750 Sq Ft 2BHK Modern Single-Storey House

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When the rings are wide, the transition from spring wood to summer wood is gradual, while in the narrow rings the spring wood passes into summer wood abruptly. The width of the spring wood changes but little with the width of the annual ring, so that the narrowing or broadening of the annual ring is always at the expense of the summer wood. The narrow vessels of the summer wood make it richer in wood substance than the spring wood composed of wide vessels. Therefore, rapid-growing specimens with wide rings have more wood substance than slow-growing trees with narrow rings. Since the more the wood substance the greater the weight, and the greater the weight the stronger the wood, chestnuts with wide rings must have stronger wood than chestnuts with narrow rings. This agrees with the accepted view that sprouts (which always have wide rings) yield better and stronger wood than seedling chestnuts, which grow more slowly in diameter.

In diffuse-porous woods, as has been stated, the vessels or pores are even-sized, so that the water conducting capability is scattered throughout the ring instead of collected in the earlywood. The effect of rate of growth is, therefore, not the same as in the ring-porous woods, approaching more nearly the conditions in the conifers. In general it may be stated that such woods of medium growth afford stronger material than when very rapidly or very slowly grown. In many uses of wood, total strength is not the main consideration. If ease of working is prized, wood should be chosen with regard to its uniformity of texture and straightness of grain, which will in most cases occur when there is little contrast between the latewood of one season’s growth and the earlywood of the next.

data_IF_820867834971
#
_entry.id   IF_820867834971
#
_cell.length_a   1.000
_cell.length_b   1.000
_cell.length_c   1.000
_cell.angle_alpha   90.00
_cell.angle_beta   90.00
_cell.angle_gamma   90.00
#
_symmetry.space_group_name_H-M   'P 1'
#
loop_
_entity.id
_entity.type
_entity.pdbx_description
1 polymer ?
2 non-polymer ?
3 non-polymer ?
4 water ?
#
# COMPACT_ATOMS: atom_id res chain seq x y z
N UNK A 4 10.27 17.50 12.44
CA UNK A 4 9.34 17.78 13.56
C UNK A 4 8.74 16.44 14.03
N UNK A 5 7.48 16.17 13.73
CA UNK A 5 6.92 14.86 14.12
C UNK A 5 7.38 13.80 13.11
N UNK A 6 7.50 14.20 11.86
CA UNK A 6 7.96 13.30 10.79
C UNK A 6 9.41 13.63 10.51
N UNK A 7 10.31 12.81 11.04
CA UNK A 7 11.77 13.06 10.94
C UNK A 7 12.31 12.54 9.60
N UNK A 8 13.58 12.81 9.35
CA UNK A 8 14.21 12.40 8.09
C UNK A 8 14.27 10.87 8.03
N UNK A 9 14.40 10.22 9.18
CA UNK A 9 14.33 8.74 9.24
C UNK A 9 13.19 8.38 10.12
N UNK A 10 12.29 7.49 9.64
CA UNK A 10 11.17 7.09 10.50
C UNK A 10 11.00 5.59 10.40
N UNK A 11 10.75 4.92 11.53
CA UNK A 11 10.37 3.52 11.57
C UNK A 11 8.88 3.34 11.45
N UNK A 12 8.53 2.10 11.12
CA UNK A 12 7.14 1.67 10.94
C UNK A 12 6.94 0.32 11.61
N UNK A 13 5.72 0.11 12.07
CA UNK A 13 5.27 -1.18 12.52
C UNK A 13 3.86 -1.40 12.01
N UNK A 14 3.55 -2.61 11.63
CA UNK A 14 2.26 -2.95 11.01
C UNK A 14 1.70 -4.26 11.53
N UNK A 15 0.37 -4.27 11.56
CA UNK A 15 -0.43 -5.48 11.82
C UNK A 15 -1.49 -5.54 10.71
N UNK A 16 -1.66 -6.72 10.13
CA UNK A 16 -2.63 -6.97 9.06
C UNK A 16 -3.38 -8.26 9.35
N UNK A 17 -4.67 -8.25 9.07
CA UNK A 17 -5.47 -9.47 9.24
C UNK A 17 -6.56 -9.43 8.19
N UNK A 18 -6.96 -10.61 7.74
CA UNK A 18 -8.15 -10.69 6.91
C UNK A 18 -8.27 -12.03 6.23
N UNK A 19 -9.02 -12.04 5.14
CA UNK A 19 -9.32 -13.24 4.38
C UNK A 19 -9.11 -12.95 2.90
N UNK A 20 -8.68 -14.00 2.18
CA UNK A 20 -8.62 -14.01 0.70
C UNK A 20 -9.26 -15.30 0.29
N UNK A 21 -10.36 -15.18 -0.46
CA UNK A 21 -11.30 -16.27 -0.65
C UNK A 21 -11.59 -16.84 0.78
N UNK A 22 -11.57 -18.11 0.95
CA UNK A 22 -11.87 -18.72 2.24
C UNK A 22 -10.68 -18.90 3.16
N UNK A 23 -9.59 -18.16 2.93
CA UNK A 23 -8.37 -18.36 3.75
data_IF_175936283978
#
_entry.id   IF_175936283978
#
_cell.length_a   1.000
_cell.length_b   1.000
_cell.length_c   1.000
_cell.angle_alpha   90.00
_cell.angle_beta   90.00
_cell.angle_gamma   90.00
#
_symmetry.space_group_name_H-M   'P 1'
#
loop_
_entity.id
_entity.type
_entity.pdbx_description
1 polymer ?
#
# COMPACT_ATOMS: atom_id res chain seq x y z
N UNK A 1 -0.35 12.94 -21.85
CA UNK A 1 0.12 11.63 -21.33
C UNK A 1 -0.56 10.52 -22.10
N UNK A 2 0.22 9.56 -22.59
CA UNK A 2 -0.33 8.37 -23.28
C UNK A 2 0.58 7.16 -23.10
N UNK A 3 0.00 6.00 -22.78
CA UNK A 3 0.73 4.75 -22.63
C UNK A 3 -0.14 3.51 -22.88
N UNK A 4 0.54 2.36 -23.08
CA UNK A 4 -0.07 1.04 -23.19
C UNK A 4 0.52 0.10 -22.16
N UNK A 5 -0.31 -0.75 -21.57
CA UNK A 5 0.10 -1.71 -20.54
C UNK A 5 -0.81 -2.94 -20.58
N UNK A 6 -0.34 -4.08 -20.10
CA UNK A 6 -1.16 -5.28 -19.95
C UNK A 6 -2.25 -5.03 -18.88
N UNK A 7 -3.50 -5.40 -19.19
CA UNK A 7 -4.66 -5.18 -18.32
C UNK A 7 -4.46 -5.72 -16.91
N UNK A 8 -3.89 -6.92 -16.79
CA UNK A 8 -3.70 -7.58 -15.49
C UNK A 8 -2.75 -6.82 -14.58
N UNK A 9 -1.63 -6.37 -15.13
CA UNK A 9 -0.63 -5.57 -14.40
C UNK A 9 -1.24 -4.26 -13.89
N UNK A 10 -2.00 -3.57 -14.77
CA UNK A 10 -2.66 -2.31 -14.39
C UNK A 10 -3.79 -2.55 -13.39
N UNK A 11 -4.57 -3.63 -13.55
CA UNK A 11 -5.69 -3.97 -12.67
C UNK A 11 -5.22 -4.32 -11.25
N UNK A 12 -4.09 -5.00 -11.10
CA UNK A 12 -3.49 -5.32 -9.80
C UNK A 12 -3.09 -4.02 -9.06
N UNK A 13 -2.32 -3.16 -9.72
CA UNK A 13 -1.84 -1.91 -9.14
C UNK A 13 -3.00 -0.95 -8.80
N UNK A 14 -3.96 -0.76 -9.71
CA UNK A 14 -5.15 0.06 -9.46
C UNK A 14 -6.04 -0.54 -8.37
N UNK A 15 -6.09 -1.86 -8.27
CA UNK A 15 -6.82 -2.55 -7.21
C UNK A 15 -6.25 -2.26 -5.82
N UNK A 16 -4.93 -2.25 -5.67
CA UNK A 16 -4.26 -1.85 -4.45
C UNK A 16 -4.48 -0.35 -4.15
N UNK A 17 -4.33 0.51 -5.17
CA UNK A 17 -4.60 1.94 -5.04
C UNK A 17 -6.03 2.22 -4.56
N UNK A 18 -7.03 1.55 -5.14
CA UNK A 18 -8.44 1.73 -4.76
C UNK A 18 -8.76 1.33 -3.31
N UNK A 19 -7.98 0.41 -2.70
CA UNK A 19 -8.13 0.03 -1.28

Structural material that resembles ordinary, “dicot” or conifer timber in its gross handling characteristics is produced by a number of monocot plants, and these also are colloquially called wood. Of these, bamboo, botanically a member of the grass family, has considerable economic importance, larger culms being widely used as a building and construction material and in the manufacture of engineered flooring, panels and veneer. Another major plant group that produces material that often is called wood are the palms.

These compounds contribute to various physical and chemical properties of the wood, such as wood color, fragnance, durability, acoustic properties, hygroscopicity, adhesion, and drying. Considering these impacts, wood extractives also affect the properties of pulp and paper, and importantly cause many problems in paper industry. Some extractives are surface-active substances and unavoidably affect the surface properties of paper, such as water adsorption, friction and strength. Lipophilic extractives often give rise to sticky deposits during kraft pulping and may leave spots on paper. Extractives also account for paper smell, which is important when making food contact materials.

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